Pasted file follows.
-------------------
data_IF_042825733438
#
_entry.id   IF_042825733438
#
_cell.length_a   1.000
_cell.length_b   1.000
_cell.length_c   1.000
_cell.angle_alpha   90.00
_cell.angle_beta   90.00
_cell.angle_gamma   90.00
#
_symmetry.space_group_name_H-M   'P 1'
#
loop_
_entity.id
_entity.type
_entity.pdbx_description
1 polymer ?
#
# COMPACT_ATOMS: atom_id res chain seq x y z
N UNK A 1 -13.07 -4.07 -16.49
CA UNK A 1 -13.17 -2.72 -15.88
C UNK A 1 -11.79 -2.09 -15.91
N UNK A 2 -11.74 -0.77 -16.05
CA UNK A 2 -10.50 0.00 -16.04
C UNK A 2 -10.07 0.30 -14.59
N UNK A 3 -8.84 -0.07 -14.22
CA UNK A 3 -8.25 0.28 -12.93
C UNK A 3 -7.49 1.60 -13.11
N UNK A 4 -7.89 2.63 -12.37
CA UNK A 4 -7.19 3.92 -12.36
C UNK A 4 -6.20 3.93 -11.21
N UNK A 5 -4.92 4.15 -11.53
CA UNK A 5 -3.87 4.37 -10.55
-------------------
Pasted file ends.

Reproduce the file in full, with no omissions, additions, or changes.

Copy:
data_IF_042825733438
#
_entry.id   IF_042825733438
#
_cell.length_a   1.000
_cell.length_b   1.000
_cell.length_c   1.000
_cell.angle_alpha   90.00
_cell.angle_beta   90.00
_cell.angle_gamma   90.00
#
_symmetry.space_group_name_H-M   'P 1'
#
loop_
_entity.id
_entity.type
_entity.pdbx_description
1 polymer ?
#
# COMPACT_ATOMS: atom_id res chain seq x y z
N UNK A 1 -13.07 -4.07 -16.49
CA UNK A 1 -13.17 -2.72 -15.88
C UNK A 1 -11.79 -2.09 -15.91
N UNK A 2 -11.74 -0.77 -16.05
CA UNK A 2 -10.50 0.00 -16.04
C UNK A 2 -10.07 0.30 -14.59
N UNK A 3 -8.84 -0.07 -14.22
CA UNK A 3 -8.25 0.28 -12.93
C UNK A 3 -7.49 1.60 -13.11
N UNK A 4 -7.89 2.63 -12.37
CA UNK A 4 -7.19 3.92 -12.36
C UNK A 4 -6.20 3.93 -11.21
N UNK A 5 -4.92 4.15 -11.53
CA UNK A 5 -3.87 4.37 -10.55